The world’s second-oldest mountain range—formed recently
The mountains at Ringvassøya north of Tromsø are the world’s second-oldest mountain range, aged 1.7–3 billion years. When we know that the Earth itself is only about 4.6 billion years old, that’s a respectable age. Part of the bedrock of Northern Norway has been around for quite a long time, but its current look is the result of recent events, geologically speaking. Up to 40 ice ages, the last of which ended approx. 10,000 years ago, shaped and moulded everything we see around us.
Cratons and caledonides
Generally speaking, Northern Norway has two types of rock, specifically craton bedrock and caledonian mountains. The Baltic Shield is found largely in Finnmark and in the border regions of Troms, but it is also exposed in Lofoten, Vesterålen and on the islands in Troms County. The bedrock here is at least 1.7 billion years old – often much older – and it consists of granite and gneiss. The caledonian mountain range, which has since been ground down considerably, is a little over 400 million years old, and it formed by tectonic plates (you know, the puzzle pieces making up the earth’s crust) moving in from the west, folding over the craton layer by layer.
Younger rocks on the continental shelf
The bedrock on the continental shelf is much younger, and it consists of sandstone, claystone and slate. There are pockets of oil, gas and coal. Much of the Svalbard archipelago is an elevated part of the continental shelf, and the islands are known for their coal beds and abundance of fossils. Andøya also has a small area of coal and fossils from this younger geological period.
Ice ages in Quaternary
Over the last 2.5 million years, Norway has seen approx. 40 ice ages, the last of which peaked around 21,000–17,000[CA1] years ago. Inland Norway was covered by ice several kilometres thick, and cirque and valley glaciers sat between exposed mountain peaks, known as nunataks, filling up the coastal areas all the way out onto the continental shelf. Evidence left behind from these ice ages, especially the last one, can be seen all around us.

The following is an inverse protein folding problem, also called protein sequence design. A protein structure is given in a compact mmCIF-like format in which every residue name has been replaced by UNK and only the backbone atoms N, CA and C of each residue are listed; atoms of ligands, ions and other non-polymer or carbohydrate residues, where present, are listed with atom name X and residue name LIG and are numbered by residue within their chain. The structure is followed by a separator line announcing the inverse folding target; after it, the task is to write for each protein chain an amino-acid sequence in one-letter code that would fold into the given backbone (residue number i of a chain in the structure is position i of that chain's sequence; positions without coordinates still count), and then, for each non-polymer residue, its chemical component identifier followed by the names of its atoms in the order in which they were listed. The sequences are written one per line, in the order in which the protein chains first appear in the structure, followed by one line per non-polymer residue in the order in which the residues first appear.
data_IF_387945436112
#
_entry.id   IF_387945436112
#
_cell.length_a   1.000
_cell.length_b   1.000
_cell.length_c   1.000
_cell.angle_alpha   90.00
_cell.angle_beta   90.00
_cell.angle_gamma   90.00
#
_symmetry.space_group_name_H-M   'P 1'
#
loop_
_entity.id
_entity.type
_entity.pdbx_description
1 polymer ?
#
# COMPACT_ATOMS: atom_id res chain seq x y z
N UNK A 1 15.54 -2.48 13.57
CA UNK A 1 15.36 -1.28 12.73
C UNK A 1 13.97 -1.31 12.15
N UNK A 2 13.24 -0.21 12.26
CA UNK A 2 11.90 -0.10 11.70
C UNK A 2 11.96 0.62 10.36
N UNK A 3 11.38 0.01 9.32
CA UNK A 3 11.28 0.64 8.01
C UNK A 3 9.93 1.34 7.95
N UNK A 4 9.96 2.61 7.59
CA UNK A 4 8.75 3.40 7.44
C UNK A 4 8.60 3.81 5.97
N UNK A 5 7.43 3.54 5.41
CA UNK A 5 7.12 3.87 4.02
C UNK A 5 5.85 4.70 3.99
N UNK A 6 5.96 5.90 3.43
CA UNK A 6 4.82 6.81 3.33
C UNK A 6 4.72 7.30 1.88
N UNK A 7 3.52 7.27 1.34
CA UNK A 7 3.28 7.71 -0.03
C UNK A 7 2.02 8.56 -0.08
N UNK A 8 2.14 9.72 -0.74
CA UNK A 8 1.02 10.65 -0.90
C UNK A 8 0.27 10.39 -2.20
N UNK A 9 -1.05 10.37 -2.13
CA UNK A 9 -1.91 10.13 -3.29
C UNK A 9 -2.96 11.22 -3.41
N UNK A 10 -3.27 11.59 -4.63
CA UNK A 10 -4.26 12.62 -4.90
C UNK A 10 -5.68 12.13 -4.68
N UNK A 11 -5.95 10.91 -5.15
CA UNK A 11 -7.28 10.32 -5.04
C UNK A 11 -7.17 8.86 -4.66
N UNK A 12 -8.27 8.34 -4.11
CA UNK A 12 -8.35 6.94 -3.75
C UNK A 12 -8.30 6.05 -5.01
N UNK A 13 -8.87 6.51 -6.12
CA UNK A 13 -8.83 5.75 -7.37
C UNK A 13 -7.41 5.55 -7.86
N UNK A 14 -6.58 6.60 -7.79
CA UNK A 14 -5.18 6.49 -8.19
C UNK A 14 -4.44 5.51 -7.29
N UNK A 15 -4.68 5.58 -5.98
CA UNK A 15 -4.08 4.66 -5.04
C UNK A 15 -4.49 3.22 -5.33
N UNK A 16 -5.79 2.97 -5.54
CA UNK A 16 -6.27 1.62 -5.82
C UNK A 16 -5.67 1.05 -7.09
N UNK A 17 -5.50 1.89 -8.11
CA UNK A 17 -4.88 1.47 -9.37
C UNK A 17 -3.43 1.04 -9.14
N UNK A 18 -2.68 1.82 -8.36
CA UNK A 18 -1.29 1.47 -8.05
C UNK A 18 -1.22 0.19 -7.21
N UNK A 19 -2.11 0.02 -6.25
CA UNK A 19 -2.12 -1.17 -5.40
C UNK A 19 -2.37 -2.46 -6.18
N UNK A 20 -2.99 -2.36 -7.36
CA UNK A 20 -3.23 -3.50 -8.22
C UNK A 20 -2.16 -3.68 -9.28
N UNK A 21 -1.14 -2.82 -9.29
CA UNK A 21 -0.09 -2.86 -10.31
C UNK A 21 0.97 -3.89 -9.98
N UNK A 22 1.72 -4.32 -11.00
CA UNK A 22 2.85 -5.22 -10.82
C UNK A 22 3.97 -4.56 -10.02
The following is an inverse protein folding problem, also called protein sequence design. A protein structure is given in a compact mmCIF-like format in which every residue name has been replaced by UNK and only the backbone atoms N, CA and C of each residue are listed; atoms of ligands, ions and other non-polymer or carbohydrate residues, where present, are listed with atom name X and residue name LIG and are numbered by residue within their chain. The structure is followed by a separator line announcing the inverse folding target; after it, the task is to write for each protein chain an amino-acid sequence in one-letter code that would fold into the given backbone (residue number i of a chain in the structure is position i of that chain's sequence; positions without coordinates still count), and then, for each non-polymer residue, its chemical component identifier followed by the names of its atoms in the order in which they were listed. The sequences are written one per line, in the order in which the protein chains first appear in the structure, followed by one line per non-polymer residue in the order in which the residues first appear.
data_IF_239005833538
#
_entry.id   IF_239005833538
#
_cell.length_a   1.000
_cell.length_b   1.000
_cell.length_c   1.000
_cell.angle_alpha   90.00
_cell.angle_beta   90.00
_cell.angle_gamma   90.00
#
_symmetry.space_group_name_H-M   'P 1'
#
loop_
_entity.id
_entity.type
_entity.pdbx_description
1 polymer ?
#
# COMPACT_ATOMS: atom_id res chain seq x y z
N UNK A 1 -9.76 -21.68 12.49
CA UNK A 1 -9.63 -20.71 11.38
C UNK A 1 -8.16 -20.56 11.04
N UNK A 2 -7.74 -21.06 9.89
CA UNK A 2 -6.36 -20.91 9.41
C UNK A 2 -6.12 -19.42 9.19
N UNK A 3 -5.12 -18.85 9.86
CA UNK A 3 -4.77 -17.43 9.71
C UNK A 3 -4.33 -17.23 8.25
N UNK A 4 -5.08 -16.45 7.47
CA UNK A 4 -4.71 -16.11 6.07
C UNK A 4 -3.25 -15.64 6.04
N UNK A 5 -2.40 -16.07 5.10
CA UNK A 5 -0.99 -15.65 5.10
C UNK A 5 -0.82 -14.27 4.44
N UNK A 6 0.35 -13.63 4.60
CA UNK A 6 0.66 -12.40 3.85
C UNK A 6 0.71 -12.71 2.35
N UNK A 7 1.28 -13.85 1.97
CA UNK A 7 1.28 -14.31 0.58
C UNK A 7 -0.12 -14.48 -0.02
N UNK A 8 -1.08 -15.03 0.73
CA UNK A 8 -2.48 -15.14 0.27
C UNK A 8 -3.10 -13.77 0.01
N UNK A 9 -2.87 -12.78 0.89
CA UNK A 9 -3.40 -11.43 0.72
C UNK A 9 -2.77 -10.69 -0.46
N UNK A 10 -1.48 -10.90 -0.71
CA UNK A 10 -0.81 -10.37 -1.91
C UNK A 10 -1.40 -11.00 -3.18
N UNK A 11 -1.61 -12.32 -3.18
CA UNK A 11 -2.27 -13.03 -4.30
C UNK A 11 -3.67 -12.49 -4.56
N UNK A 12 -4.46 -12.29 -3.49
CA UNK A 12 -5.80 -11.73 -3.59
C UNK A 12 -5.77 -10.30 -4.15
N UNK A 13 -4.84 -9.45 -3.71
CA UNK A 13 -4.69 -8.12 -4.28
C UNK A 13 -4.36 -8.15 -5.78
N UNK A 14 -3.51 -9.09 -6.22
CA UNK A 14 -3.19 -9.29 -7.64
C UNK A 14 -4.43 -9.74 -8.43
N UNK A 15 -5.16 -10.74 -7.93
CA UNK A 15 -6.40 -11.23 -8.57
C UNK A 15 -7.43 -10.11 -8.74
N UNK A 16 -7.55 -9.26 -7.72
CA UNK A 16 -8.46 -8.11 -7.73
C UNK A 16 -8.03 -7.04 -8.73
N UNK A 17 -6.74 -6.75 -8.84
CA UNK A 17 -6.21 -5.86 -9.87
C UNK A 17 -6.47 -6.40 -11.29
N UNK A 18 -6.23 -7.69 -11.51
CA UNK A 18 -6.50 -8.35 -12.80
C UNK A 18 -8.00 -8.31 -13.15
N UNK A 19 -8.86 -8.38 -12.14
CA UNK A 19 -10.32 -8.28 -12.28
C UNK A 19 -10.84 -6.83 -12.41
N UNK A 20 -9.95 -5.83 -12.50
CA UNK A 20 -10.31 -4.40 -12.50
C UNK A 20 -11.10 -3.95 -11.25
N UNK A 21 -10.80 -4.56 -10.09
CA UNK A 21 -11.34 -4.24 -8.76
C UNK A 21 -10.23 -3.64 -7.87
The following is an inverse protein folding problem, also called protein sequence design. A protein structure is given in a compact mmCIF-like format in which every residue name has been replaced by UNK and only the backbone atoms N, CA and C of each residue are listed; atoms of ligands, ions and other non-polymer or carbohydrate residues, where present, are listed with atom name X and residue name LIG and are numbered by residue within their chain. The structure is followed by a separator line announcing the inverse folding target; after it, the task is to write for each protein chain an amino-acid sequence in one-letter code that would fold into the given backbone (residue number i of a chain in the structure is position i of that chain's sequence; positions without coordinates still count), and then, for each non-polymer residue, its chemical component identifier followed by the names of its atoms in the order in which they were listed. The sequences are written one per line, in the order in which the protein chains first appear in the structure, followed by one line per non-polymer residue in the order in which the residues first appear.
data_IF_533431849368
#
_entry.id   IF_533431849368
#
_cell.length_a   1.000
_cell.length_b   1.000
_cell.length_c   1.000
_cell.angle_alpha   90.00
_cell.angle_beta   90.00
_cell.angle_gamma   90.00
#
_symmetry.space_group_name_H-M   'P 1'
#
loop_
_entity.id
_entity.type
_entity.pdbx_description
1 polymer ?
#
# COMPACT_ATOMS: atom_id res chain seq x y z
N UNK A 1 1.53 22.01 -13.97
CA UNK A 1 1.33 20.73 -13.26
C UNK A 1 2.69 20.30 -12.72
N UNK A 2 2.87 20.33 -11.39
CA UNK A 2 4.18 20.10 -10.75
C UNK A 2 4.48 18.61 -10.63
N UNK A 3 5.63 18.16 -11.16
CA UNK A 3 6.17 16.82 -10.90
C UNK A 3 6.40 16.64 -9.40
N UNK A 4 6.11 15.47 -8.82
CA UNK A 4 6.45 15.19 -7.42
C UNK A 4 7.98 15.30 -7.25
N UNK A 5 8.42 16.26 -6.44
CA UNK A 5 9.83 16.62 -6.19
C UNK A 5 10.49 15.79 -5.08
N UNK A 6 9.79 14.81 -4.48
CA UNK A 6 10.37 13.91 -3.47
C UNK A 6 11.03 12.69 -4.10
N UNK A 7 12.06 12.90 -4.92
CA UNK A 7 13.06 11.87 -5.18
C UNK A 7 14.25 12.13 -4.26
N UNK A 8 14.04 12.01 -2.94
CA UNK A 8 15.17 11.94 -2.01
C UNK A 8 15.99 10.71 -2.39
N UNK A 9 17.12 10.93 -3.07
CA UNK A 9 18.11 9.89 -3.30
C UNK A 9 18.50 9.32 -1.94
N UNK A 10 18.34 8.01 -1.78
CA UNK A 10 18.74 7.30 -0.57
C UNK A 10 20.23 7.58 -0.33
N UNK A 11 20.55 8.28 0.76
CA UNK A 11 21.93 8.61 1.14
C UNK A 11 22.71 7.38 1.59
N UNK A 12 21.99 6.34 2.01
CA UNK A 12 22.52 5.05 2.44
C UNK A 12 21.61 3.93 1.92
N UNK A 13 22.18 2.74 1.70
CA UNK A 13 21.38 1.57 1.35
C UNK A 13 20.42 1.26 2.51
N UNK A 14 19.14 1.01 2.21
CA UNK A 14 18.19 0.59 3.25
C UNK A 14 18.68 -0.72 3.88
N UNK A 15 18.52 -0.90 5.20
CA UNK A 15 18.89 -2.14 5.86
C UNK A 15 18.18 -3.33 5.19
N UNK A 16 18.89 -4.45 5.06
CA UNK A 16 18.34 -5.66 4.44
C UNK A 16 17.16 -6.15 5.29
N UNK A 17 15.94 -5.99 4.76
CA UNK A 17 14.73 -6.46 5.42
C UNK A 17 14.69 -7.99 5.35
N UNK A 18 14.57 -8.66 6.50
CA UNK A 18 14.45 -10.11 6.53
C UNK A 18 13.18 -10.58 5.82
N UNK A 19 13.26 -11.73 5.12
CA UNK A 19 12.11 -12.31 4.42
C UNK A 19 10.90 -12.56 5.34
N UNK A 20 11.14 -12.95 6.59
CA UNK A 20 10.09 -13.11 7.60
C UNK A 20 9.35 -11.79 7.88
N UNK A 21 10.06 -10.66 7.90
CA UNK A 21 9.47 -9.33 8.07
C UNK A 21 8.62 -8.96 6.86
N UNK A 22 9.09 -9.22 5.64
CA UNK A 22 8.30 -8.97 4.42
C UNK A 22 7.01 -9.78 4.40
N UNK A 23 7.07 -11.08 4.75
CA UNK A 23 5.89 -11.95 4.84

During the ice age, coastal areas were a patchwork of valley glaciers extending from the inland ice cap and cirque glaciers digging into the rock underneath. Mountain peaks poking up from the ice, so-called nunataks, became sharp and jagged as a result of frost erosion. Ice formed the jagged coastal and fjord landscape that is so typical of the coast of Nordland and Troms.
At Helgeland, there is 60 kilometres from the mainland to the outermost skerry, and between these two points there are upwards of 20,000 islands. From the air, it looks like a myriad flat islands. Here and there, characteristic mountains knowns as rauks rise several hundred metres toward the sky. Originally, this was flat and level land, formed by waves and sea ice being lifted up and down by the tides, eroding and shaping the landscape. Ice age glaciers later broke up the landscape into a labyrinth of islands and stretches of water. The strandflat is at its widest at Helgeland, gradually narrowing as it moves north toward the North Cape.
Moraines in the landscape
When the ice began to melt 17,000 years ago, the process was not linear. Some years the ice melted so fast that humans, who first settled here 11,000–12,000 years ago, would have been able to observe the ice edge retreat in their lifetimes. At other times, the melting slowed down, and the ice edge sometimes even advanced temporarily. One such advance happened approx. 12,000 years ago. When it retreated again, it deposited debris along a moraine ridge still visible today.
The enormous weight of an ice cap several kilometres thick pushed the land down, and when the ice melted, coastal areas were flooded. The land slowly rose back up, however, especially inland, where the pressure of the ice had been the highest. To begin with, this process was quite quick, but over time it tapered off. The fertile soil along the fjords of Nordland and Troms used to be the old seabed, which rose from the sea approx. 8,000 years ago. On the arid heaths along the fjords of Finnmark, where vegetation is sparse, we can still see where the old sea levels used to be as the land rose from the sea.